Some info about the Cougar:
For 1971, the Cougar was restyled, weighed less, and had only a one-inch-longer wheelbase than its predecessors (112 vs. 111 – which was similar to GM’s intermediate-sized two-door models, such as the Olds Cutlass). The front end now featured four exposed headlights; the disappearing headlights were eliminated. The center grille piece was now larger, sharing its appearance with the 1971 Mercury Cyclone. The rear featured a semifastback with a “flying buttress” sail-panel. The convertible returned, as did the XR-7 and the GT package. The Eliminator package was dropped, but the Ram Air option remained. The engine lineup was revised for 1971, as well. Now only three engines were offered—the standard 240 hp (179 kW) 351 Windsor two-barrel V8, the 285 hp (213 kW) 351 Cleveland four-barrel V8, and the 370 hp (276 kW) 429 Cobra Jet four-barrel V8.
By 1972, the climate had begun to change as the muscle car era ended. No longer able to use gross power numbers, the manufacturers had to use net power figures, which dropped the once-mighty figures down substantially. Engines were shuffled around a bit with the 429 engine option no longer available. They were now the standard 163 hp (122 kW) 351 Cleveland two-barrel V8, or the 266 hp (198 kW) 351C four-barrel Cobra Jet V8. Other than that, the Cougar remained a carryover from 1971. Only minor trim details were changed in 1972. The big-block engines were gone for 1972 and 1973. The days of performance-oriented muscle cars were coming to an end.
Take a gander at this shining example of styling from the 1950’s from Chevy. The Bel Air is an iconic vehicle from Chevrolet and perfectly encapsulates the era. This was the second generation of the Chevy Bel Air.
Some information via Wiki:
For 1955, Chevrolet’s full-size model received all new styling and power. The 1955 Bel Air was 3,456 lb (1,568 kg) and 15 ft (4.6 m) long. It was called the “Hot One” in GM’s advertising campaign. Chevrolet’s styling was crisp, clean and incorporated a Ferrari-inspired grille. Bel Airs came with features found on cars in the lower models ranges plus interior carpet, chrome headliner bands on hardtops, chrome spears on front fenders, stainless steel window moldings, and full wheel covers. Models were further distinguished by the Bel Air name script in gold lettering later in the year.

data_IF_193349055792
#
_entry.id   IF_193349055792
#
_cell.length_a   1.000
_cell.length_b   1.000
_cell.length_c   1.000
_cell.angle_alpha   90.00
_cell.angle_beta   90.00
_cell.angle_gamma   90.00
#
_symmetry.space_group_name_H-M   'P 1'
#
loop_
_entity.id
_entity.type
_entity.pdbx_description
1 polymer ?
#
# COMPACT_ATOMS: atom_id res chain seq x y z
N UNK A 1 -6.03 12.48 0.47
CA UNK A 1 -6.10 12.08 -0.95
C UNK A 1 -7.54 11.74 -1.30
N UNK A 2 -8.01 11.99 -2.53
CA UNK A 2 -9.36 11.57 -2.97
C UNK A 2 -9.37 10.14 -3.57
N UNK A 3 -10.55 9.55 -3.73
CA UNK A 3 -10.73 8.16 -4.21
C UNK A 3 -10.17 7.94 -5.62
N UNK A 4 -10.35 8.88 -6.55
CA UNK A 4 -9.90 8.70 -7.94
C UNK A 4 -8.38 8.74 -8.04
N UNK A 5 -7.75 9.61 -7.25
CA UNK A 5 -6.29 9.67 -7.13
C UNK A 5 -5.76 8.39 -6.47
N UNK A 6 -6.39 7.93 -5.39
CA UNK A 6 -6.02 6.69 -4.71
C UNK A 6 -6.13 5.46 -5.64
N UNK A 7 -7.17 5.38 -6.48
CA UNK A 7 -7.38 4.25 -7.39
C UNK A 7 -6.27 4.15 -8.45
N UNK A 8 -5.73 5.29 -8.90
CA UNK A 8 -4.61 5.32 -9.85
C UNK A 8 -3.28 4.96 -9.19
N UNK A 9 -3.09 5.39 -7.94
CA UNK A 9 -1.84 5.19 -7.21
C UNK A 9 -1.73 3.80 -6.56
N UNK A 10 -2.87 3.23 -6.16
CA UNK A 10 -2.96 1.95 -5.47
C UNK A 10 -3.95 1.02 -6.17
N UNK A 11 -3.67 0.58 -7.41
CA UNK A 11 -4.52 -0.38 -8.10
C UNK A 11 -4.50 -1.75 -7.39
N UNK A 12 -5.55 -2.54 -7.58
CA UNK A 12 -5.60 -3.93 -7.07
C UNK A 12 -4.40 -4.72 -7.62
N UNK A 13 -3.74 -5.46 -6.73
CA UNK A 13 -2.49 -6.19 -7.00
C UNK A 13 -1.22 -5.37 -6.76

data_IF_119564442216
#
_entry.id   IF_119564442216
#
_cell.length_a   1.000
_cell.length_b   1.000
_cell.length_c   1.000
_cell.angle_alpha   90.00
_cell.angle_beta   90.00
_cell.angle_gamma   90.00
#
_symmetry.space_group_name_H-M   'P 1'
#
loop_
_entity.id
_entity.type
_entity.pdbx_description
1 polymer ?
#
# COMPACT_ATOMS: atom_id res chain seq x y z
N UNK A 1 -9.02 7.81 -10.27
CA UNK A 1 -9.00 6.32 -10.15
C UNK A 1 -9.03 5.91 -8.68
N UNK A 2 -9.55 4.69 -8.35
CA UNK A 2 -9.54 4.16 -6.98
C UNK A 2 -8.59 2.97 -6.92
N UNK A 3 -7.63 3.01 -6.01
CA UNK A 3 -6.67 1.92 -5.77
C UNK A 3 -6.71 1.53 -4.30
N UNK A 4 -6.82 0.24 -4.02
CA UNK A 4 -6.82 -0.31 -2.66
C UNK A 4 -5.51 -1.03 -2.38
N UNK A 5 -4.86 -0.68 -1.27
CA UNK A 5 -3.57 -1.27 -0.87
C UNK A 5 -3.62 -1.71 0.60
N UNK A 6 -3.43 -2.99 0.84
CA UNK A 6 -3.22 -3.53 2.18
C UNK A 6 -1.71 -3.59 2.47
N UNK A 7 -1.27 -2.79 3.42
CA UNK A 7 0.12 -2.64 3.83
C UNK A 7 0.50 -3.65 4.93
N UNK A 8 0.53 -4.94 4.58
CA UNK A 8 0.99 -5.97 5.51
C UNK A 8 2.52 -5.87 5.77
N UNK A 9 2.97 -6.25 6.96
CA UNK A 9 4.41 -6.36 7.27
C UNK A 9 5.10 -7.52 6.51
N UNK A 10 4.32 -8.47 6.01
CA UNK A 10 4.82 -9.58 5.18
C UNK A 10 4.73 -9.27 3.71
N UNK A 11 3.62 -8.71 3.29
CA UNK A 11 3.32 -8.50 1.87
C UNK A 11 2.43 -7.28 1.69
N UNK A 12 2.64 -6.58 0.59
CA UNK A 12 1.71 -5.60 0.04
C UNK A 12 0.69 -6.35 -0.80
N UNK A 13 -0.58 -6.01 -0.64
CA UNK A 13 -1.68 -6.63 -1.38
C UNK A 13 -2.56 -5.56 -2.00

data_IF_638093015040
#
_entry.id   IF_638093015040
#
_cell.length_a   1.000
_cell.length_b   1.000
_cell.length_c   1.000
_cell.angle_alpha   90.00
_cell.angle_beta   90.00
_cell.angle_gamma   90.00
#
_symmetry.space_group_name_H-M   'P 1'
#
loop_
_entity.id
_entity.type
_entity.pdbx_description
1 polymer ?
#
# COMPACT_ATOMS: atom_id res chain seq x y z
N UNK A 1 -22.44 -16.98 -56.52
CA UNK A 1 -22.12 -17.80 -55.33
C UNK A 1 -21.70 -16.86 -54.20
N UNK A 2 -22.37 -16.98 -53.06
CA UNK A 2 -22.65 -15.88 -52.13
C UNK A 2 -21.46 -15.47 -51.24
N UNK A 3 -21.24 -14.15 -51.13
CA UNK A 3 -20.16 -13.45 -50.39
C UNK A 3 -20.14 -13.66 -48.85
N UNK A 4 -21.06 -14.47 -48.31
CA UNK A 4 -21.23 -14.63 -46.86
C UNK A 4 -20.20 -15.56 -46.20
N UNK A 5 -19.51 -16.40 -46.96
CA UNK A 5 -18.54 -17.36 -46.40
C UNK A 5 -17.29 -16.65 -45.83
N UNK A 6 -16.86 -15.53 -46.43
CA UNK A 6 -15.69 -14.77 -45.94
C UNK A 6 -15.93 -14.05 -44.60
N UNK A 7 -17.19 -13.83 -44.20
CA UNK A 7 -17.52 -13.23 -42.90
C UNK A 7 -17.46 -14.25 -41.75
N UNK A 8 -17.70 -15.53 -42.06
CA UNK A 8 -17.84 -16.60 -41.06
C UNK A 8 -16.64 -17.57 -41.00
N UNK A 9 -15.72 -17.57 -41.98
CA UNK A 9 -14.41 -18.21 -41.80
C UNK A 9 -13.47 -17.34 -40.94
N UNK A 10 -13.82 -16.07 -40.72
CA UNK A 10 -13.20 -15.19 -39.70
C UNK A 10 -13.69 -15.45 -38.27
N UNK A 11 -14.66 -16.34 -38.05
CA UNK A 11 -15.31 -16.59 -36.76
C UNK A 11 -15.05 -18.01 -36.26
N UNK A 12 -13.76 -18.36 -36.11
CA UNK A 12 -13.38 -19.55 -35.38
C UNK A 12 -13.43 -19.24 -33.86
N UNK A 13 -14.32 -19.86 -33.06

For 1955 Chevrolets gained a V8 engine option and the option of the 2 speed Powerglide automatic, or a standard three speed Synchro-Mesh manual transmission with optional overdrive. The new 265 cu in (4,340 cc) V8 featured a modern, overhead valve high compression, short stroke design that was so good that it remained in production in various displacements for many decades. The base V8 had a two-barrel carburetor and was rated at 162 hp (121 kW), and the “Power Pack” option featured a four-barrel carburetor and other upgrades yielding 180 bhp (130 kW). Later in the year, a “Super Power Pack” option added high-compression and a further 15 bhp (11 kW). “Idiot” lights replaced gauges for the generator and oil pressure.
I take a lot of photos of vehicles I find on the street. Not all of them make the cut for various reasons. At the end of each month, I will post up the pictures of these decrepit rejects. Enjoy!